Sunni Arabs are considered the most likely barriers to consensus on the constitution. Composing an estimated 20 percent of Iraq's population, their political power plummeted with the fall of Saddam Hussein, and their electoral boycott left them underrepresented in Iraq's National Assembly. But they have recently reentered the political fray by demanding and receiving greater representation on the constitution-writing commission.
Since January, more than 80,000 people have registered to vote, many of them in Sunni-majority regions, according to Farid Ayar, spokesman for the Independent Electoral Commission, who said he expects a surge in registrations before the Sept. 1 deadline.
"We have set up five polling places in Fallujah and five more today in Ramadi," he said, referring to the two largest cities in Anbar province. "Most of the Sunnis seem eager to participate in the referendum. We met with many leaders of them who came to us and said this."
The Iraqi Islamic Party, the country's largest Sunni political organization, is coordinating registration efforts across the country, according to a spokesman, Sheik Omar Juboury. This week, the party opened a registration office in the Karkh district of Baghdad. "We believe this is an important event to make our voice heard," he said.
Registration drives are underway in predominantly Sunni areas of Iraq where turnout was almost nonexistent in January.
In a meeting of Sunni leaders Sunday in the northern city of Tikrit, religious and militia leaders encouraged people to vote in defiance of a recent insurgent declaration that anyone who participated in the referendum would be killed. After the meeting, registration soared, according to Aqeel Hassan Abdulah, who runs a Tikrit polling center.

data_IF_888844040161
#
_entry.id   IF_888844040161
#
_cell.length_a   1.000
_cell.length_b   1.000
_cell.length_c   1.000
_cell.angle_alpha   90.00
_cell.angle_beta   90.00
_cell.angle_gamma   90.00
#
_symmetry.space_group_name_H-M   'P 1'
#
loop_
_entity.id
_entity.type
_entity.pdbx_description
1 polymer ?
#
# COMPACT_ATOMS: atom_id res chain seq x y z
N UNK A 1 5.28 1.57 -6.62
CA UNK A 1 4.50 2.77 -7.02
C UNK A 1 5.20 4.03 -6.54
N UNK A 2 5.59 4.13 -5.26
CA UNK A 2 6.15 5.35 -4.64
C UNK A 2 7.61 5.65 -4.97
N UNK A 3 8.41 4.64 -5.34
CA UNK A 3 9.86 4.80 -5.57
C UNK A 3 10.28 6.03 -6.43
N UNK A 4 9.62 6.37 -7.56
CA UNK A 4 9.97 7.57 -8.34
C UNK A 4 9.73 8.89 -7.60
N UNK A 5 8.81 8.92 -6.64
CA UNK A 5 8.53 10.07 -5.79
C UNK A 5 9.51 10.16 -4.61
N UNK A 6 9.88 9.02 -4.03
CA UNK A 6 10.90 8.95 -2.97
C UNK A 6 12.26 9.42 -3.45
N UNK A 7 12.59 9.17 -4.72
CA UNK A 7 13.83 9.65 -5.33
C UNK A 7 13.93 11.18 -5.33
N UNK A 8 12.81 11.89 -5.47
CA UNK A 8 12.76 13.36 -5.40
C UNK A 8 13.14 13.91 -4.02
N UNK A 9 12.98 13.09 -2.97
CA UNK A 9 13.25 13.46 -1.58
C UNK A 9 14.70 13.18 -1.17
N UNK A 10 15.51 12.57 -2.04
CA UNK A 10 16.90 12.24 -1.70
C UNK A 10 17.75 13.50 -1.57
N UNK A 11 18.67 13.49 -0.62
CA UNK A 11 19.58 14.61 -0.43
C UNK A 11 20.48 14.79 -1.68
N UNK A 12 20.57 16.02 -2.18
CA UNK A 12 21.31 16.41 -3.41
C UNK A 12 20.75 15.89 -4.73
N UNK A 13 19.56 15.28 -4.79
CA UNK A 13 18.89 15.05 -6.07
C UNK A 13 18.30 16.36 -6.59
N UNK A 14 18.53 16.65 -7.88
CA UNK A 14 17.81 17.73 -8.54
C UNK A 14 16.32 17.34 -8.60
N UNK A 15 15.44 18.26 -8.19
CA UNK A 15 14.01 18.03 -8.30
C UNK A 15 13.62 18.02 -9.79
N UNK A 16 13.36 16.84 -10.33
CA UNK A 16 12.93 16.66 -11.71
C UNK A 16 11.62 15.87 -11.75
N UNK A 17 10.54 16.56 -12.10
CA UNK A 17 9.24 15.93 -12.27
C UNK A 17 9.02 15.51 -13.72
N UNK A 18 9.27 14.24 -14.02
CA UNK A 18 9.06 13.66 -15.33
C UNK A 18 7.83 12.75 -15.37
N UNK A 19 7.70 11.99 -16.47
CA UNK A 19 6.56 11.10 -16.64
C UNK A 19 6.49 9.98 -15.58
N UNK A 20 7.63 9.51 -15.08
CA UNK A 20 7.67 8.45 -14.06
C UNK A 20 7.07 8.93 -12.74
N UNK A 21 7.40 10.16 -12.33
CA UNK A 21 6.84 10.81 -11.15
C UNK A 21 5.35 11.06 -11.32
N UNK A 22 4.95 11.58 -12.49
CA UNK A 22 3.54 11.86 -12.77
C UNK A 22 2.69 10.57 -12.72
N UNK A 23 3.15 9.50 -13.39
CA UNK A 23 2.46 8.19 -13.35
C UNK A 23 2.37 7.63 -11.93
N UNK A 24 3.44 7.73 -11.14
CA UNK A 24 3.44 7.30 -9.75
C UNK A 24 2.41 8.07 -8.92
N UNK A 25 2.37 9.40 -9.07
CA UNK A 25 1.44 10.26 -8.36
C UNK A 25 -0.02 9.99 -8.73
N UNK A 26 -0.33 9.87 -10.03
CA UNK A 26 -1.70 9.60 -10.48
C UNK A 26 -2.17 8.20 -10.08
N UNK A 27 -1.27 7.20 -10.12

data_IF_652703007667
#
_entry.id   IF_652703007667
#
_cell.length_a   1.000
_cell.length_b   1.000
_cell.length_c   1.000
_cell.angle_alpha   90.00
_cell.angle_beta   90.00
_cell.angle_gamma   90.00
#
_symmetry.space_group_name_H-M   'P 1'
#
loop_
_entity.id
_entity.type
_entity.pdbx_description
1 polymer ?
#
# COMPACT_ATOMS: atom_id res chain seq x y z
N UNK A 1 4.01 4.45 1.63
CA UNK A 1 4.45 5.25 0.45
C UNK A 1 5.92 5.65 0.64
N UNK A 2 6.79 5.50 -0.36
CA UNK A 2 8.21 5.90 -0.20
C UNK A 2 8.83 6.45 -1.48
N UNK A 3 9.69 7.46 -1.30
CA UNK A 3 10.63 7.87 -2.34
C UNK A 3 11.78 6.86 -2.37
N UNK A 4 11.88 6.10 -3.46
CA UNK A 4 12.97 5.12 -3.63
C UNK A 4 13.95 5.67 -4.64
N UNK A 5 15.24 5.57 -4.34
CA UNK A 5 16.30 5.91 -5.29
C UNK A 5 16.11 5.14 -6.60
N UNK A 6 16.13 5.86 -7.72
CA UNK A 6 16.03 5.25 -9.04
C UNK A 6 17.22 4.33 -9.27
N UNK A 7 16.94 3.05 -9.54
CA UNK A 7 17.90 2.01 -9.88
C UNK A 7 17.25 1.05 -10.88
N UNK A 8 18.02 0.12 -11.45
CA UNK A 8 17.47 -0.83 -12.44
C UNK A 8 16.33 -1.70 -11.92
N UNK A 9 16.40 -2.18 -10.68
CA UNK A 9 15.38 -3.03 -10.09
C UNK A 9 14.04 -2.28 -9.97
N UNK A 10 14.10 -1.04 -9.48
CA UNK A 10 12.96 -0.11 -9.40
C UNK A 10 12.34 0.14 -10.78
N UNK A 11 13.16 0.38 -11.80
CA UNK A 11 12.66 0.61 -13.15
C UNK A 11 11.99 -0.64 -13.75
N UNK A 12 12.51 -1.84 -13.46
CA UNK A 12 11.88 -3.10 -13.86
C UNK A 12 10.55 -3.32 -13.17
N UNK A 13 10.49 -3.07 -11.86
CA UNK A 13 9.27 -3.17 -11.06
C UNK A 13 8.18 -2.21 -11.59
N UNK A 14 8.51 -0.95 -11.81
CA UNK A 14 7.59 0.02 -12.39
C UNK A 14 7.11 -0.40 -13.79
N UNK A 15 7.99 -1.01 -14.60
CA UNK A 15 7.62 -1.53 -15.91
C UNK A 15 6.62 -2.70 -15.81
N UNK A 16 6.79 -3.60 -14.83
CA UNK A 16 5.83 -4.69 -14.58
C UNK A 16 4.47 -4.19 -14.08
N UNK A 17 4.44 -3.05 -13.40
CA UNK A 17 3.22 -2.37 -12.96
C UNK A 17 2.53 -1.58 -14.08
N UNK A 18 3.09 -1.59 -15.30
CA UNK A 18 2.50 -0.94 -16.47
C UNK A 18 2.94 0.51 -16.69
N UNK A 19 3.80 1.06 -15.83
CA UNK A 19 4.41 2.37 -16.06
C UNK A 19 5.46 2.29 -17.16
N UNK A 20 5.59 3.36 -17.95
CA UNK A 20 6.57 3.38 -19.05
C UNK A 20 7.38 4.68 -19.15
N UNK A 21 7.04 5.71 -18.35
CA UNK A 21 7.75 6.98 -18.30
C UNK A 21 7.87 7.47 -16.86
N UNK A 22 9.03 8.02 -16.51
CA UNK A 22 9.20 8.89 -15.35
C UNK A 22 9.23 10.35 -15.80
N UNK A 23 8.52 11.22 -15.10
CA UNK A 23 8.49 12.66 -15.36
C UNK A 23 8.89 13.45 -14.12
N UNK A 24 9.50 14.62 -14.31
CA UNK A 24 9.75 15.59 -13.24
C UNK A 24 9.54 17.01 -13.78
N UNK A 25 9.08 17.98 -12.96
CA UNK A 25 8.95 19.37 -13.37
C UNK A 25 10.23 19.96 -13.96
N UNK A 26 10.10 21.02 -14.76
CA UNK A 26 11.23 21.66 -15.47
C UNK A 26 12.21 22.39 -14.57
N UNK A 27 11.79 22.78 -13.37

But in opposition to such initiatives, Zarqawi-linked insurgents have stepped up their campaign of violence.
In Samarra this month, imams instructed worshipers at Friday prayers to register to vote. A few days later, armed men turned up at the town bazaar passing out leaflets signed by al Qaeda in Iraq that read: "Every faithful should follow the Koran and his prophet and not to follow the infidels and their supporters who are writing the constitution." When police tried to stop them, the gunmen opened fire, killing two officers.
But nowhere will Sunnis' resolve to participate in politics be more tested than in Anbar, a vast desert province where opposition to Iraq's Shiite-led government and to the U.S. military presence is strong and where insurgents still flourish despite a half-dozen Marine operations against them since early May.
In more than a dozen Ramadi mosques, Zarqawi's followers recently posted signs declaring their intent to "strike the referendum centers," calling them "centers of blasphemy" and "a legitimate target for the fire of the holy warriors."
At Thursday's meeting in Ramadi, the provincial capital, Sunni clerics, tribal leaders and politicians gathered to develop a strategy for encouraging participation and securing polling centers.
Asked about the threats by insurgents, one attendee, Mahdi Salih, a former major general in Hussein's army, said people would not be scared away from the polls.
"We are going to risk our lives for the sake of our children if the Zarqawi group insists on its position," he said.
Special correspondents Salih Saif Aldin in Tikrit and Naseer Nouri and Khalid Saffar in Baghdad contributed to this report.